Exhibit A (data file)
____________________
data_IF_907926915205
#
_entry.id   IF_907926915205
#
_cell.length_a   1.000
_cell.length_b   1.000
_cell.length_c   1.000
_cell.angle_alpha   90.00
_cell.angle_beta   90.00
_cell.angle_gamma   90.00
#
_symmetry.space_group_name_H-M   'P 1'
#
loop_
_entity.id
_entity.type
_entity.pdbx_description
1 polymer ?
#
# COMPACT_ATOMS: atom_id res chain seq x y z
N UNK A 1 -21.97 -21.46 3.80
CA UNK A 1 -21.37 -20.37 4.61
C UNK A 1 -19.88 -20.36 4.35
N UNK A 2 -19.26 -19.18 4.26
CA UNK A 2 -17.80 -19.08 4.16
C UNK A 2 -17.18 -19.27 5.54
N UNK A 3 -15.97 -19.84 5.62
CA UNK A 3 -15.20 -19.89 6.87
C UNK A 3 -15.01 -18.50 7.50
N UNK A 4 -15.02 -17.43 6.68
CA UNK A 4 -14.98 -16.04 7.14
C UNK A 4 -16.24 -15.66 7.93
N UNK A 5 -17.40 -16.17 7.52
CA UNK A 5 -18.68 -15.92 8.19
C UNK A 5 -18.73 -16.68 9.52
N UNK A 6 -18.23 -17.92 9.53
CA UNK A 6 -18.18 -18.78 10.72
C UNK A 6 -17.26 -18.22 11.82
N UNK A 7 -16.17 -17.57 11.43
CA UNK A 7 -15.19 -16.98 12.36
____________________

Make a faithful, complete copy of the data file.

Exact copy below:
data_IF_907926915205
#
_entry.id   IF_907926915205
#
_cell.length_a   1.000
_cell.length_b   1.000
_cell.length_c   1.000
_cell.angle_alpha   90.00
_cell.angle_beta   90.00
_cell.angle_gamma   90.00
#
_symmetry.space_group_name_H-M   'P 1'
#
loop_
_entity.id
_entity.type
_entity.pdbx_description
1 polymer ?
#
# COMPACT_ATOMS: atom_id res chain seq x y z
N UNK A 1 -21.97 -21.46 3.80
CA UNK A 1 -21.37 -20.37 4.61
C UNK A 1 -19.88 -20.36 4.35
N UNK A 2 -19.26 -19.18 4.26
CA UNK A 2 -17.80 -19.08 4.16
C UNK A 2 -17.18 -19.27 5.54
N UNK A 3 -15.97 -19.84 5.62
CA UNK A 3 -15.20 -19.89 6.87
C UNK A 3 -15.01 -18.50 7.50
N UNK A 4 -15.02 -17.43 6.68
CA UNK A 4 -14.98 -16.04 7.14
C UNK A 4 -16.24 -15.66 7.93
N UNK A 5 -17.40 -16.17 7.52
CA UNK A 5 -18.68 -15.92 8.19
C UNK A 5 -18.73 -16.68 9.52
N UNK A 6 -18.23 -17.92 9.53
CA UNK A 6 -18.18 -18.78 10.72
C UNK A 6 -17.26 -18.22 11.82
N UNK A 7 -16.17 -17.57 11.43
CA UNK A 7 -15.19 -16.98 12.36